October 15

Hip Thrust can make stiff back even stiffer and more painful.


Let’s talk about hips again. If you have not read my previous article on “Hips Don’t Lie, Or Do They?”, click here to read it. This is a hip thruster exercise.
Below is a very good YouTube video on hip thruster exercise which instructs about the importance of pelvic tilting during the exercise to maximise the contraction of gluteal muscles.
Here lies the crux of why hip thruster can make your back stiffer and more painful if low back pain is a recurring issue for you. When you hip thrust with insufficient posterior pelvic tilt, gluteal contraction is reduced and not maximised. Therefore, there is more load on spinal extensors. This is because when you are hip thrusting, you are also extending your trunk relative to your legs (see below).


Your pelvis may already be anteriorly tilted most of the time when standing, which make you vulnerable to tense up your low back region’s spinal extensors.
It will likely become tenser when you hip thrust, resulting in cramping pain. Gluteal muscles are bulky while spinal extensors are a bunch of lanky muscles. Those muscles on your bum will go to waste if you don’t utilise them.
When one become over-reliant on spinal extensor, they may develop a lordosis or swayback posture. These postures are associated with tense lumbar spinal extensor and low back pain.
This posture is akin to a single-use space rocket… It can only thrust up/forward but not return safely.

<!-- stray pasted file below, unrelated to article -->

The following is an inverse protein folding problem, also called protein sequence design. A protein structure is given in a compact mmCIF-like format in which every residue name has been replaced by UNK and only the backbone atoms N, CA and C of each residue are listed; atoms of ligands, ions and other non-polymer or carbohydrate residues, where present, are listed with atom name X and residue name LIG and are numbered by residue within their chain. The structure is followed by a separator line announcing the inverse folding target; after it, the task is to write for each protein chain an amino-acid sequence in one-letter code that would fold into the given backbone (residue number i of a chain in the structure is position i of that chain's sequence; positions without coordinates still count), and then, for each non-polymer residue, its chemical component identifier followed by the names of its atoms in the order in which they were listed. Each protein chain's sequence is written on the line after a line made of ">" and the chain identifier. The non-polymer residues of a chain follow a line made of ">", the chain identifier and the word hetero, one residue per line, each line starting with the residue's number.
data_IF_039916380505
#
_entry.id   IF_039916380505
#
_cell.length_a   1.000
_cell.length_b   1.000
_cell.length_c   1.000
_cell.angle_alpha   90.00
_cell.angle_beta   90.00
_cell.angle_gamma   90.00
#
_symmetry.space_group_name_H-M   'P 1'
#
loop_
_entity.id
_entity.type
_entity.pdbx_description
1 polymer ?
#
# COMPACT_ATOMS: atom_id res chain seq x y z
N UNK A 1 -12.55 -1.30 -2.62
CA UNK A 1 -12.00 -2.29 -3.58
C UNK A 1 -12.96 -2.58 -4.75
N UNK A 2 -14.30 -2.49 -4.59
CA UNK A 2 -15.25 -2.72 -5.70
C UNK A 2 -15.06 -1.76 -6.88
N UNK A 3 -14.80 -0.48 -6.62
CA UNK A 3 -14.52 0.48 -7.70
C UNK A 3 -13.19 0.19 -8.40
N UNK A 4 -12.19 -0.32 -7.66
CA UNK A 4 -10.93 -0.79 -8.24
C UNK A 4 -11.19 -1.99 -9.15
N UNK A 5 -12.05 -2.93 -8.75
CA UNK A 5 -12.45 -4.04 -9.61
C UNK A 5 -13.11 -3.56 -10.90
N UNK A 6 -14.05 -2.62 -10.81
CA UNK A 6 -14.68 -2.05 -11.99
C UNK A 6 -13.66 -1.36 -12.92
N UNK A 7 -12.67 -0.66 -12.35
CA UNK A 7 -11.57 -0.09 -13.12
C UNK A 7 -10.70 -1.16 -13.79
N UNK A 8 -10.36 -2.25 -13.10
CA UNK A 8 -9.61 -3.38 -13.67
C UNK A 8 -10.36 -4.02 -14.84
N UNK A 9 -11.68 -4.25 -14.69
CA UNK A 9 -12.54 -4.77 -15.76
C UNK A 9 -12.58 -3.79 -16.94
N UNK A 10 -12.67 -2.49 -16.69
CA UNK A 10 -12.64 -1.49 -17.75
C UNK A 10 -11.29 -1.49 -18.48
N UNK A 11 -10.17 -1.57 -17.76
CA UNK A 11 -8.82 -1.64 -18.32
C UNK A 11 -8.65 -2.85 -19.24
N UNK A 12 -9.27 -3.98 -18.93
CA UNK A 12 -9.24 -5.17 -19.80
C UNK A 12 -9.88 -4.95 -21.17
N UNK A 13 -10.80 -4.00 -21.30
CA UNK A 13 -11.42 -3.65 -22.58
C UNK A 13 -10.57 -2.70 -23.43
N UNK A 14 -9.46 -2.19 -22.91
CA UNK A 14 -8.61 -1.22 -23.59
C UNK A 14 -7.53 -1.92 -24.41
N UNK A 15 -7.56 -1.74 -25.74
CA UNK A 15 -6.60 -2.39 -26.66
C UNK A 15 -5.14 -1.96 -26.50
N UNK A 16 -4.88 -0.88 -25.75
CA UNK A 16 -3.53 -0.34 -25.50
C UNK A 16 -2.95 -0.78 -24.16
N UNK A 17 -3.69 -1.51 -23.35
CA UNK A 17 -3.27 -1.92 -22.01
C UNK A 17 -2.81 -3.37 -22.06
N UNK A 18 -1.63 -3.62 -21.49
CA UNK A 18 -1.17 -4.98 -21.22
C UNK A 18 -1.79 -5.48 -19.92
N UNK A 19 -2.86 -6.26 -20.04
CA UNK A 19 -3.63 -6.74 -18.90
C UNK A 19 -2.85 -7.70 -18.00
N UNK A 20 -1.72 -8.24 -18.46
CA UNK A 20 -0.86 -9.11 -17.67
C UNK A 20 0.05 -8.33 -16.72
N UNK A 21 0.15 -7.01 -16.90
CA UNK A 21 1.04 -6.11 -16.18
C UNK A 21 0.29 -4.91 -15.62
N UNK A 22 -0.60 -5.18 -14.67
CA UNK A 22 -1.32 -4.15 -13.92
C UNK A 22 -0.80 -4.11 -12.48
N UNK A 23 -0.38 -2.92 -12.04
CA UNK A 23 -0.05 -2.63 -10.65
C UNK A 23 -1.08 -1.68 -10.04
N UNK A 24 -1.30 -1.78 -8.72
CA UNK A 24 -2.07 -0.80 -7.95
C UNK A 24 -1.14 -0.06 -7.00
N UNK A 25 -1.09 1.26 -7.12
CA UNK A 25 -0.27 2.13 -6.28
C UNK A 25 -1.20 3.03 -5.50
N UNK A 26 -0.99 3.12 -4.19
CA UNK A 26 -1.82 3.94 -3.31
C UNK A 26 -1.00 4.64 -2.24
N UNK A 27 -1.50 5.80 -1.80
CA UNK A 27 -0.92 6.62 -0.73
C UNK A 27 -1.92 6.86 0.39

Our pelvis needs to be like the rocket boosters that Elon Musk’s company Space X has successfully trialled. The launched rocket boosters landed back intact so that they can be reused and make space travel more cost-effective.
If you regularly experience stiff or painful lower back that is recurring, you need to learn to pelvic tilt or else avoid the hip thruster exercise and practice gluteus exercises with minimal spinal extension. If you are doing a squat or lunge with weights and your back muscles are seizing, it is a sign that you need to recondition your back muscles.
This is not rocket science but consider seeking professional guidance if you need a kickstart.
The article is written by Dan Chan (PhD, AEP, ESSAM) and it is his perspective as an exercise physiologist. Consult the appropriate exercise professional if you are uncertain in performing any movement or exercise mentioned. 


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